In trying to teach their children to be disciplined and well-behaved, sometimes parents adopt methods that yield the opposite result. Here is what doesn't work and what you can do, instead.
By Ashwin Lobo
Disciplining is an unavoidable aspect of parenting because it plays a big role in helping children grow into well-rounded adults. However, many parents adopt negative disciplining techniques such as scolding or hitting, which, in the long run, worsen the behaviours they set out to correct. They focus on the mistakes the child made and mete out the punishment while ignoring the cause of the undesirable behaviour.
Parents who adopt negative disciplining techniques do so because they confuse discipline with punishment. They lose sight of the fact that the objective here is to foster and nurture good behaviours in a child. Here are six disciplining techniques that always backfire.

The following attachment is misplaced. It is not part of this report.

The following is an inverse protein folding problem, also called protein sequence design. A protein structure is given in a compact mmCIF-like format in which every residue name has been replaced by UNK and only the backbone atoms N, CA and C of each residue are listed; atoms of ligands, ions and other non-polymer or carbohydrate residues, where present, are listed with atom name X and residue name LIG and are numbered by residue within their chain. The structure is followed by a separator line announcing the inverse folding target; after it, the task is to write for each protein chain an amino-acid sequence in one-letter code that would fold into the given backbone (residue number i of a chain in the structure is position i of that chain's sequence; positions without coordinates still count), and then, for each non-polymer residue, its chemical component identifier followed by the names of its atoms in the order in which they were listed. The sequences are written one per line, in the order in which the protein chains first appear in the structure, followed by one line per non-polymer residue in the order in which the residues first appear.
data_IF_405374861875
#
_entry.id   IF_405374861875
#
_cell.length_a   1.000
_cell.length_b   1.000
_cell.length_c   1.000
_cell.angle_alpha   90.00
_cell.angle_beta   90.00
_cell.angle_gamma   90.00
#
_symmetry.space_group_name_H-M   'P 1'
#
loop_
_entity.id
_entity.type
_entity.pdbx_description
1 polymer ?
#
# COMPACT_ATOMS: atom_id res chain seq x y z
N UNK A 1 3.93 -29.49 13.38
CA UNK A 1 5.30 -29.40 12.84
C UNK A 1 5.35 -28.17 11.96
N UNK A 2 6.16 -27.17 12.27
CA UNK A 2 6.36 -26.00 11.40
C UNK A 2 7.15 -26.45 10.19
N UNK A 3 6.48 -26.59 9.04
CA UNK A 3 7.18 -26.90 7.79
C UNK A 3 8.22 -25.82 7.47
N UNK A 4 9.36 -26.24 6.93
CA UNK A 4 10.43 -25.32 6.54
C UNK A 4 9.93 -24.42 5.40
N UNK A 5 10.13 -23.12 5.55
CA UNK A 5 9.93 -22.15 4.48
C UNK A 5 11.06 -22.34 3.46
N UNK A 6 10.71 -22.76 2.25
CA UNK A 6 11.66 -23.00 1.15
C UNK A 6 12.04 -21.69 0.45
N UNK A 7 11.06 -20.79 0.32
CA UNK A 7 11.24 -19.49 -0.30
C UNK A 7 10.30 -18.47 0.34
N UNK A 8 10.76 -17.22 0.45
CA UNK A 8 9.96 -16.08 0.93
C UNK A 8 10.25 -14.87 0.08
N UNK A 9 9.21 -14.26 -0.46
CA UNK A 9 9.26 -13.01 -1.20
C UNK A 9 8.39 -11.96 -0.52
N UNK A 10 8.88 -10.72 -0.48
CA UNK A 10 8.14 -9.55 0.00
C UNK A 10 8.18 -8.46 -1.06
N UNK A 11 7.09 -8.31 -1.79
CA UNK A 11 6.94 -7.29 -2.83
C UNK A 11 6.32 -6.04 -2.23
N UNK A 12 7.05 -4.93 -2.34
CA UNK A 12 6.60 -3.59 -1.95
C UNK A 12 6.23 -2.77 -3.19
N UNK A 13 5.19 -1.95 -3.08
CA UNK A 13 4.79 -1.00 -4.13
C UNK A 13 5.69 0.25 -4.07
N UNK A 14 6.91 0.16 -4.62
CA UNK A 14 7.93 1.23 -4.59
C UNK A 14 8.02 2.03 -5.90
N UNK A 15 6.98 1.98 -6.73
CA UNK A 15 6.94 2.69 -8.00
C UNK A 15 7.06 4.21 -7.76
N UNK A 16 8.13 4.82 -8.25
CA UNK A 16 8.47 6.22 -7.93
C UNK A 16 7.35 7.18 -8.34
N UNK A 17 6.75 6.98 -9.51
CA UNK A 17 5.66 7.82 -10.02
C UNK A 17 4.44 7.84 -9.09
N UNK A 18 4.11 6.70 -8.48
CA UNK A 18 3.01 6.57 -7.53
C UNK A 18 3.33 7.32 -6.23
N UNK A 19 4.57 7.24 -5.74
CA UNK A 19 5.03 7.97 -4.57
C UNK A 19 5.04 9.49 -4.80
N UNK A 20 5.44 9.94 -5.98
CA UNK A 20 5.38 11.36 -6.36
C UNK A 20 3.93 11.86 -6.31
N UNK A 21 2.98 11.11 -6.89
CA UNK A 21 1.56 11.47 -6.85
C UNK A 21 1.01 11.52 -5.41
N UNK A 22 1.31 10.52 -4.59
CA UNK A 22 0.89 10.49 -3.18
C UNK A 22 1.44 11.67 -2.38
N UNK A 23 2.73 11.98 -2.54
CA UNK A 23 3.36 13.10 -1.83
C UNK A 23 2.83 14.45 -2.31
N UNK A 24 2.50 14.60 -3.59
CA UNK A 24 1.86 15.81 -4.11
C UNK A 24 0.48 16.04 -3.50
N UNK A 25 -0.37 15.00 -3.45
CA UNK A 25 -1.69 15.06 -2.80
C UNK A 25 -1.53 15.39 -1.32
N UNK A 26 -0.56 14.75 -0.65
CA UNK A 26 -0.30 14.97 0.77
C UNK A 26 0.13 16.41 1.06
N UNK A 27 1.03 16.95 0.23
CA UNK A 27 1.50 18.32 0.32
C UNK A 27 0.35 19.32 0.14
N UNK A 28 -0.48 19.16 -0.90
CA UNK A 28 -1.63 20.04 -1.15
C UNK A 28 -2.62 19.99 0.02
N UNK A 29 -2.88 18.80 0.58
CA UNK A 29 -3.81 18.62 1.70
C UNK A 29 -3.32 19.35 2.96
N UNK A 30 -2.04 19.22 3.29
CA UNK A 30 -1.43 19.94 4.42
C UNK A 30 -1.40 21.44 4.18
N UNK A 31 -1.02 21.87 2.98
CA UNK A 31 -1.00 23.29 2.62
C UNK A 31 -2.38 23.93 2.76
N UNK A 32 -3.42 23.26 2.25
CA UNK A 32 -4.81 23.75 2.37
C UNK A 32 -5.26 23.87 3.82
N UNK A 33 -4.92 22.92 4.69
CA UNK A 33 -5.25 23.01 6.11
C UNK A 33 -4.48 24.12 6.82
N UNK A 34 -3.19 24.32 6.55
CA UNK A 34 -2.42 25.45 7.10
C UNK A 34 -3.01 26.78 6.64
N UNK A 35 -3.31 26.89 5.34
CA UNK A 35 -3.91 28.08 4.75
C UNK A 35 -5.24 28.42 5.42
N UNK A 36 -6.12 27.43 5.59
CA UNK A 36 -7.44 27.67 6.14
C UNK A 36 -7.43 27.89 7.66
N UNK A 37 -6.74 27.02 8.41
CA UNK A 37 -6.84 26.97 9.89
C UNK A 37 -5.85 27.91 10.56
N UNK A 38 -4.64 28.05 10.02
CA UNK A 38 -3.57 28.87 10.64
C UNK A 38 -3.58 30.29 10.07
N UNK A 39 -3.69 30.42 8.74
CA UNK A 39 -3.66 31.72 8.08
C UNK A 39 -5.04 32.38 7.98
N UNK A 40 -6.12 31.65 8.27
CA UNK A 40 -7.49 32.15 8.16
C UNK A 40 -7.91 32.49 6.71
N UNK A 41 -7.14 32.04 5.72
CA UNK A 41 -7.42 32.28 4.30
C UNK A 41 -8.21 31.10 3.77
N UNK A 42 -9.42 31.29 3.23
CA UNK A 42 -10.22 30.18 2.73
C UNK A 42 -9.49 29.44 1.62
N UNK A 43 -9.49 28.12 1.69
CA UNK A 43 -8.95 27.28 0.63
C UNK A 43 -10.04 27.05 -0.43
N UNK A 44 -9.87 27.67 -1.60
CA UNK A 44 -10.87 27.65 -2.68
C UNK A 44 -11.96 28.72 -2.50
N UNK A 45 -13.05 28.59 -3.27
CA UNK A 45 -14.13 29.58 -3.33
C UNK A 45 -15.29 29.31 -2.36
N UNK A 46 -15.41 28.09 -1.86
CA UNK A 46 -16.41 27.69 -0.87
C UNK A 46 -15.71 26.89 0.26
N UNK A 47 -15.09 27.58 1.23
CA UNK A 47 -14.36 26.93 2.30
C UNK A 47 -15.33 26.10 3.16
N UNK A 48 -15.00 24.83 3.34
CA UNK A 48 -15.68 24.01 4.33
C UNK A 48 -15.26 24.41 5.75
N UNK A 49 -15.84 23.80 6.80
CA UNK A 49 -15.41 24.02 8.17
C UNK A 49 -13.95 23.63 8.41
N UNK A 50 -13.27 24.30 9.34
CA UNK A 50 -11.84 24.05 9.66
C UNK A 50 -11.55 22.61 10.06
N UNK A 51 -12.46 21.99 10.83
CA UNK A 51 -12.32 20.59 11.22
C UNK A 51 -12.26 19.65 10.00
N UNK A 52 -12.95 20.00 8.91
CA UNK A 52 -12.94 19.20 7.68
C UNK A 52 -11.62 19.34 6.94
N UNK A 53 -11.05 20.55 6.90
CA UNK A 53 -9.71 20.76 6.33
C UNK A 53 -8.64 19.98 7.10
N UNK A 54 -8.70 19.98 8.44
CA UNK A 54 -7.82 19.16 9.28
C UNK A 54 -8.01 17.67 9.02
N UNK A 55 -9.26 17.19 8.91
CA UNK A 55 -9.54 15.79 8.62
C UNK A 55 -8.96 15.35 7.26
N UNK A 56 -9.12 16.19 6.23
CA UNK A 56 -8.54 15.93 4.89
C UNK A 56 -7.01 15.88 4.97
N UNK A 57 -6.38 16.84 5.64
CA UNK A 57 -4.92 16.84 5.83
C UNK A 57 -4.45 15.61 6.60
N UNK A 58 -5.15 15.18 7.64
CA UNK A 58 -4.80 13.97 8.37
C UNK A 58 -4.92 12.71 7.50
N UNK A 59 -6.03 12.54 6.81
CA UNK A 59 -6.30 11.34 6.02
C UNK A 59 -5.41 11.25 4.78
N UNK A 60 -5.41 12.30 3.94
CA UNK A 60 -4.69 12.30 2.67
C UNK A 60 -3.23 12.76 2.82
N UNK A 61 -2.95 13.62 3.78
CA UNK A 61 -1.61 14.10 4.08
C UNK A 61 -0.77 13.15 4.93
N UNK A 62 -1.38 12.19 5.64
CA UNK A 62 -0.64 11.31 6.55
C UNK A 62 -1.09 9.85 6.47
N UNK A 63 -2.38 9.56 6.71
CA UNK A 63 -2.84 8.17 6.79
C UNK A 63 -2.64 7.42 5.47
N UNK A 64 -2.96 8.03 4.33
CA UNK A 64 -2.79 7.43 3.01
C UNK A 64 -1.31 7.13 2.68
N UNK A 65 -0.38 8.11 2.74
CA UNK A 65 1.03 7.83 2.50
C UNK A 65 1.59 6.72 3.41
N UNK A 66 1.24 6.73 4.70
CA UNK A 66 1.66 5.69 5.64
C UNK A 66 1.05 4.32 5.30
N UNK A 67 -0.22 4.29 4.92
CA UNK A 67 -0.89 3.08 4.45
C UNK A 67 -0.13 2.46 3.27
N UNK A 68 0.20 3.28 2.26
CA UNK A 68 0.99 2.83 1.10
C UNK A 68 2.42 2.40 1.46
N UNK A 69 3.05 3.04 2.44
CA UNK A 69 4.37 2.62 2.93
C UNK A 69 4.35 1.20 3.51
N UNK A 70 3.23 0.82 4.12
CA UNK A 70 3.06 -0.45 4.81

1. Yelling: Once in a while, most of us lose our cool and raise our voice, especially when we are overwhelmed or angered by what our child has done. However, with some parents, yelling become a habit. Usually, when parents lose their temper and yell, the child tunes them out. Also, yelling frequently makes a child get used to it, and, after some time, it no longer has the desired effect. Being frequently shouted at also makes a child aggressive. Gershoff et al published a study titled, ‘Parent Discipline Practices in an International Sample: Associations With Child Behaviours and Moderation by Perceived Normativeness’ in the journal Child Development (2010). They found: "… mothers' use of corporal punishment, expressing disappointment, and yelling were significantly related to more child aggression symptoms, whereas giving a time-out, using corporal punishment, expressing disappointment, and shaming were significantly related to greater child anxiety symptoms."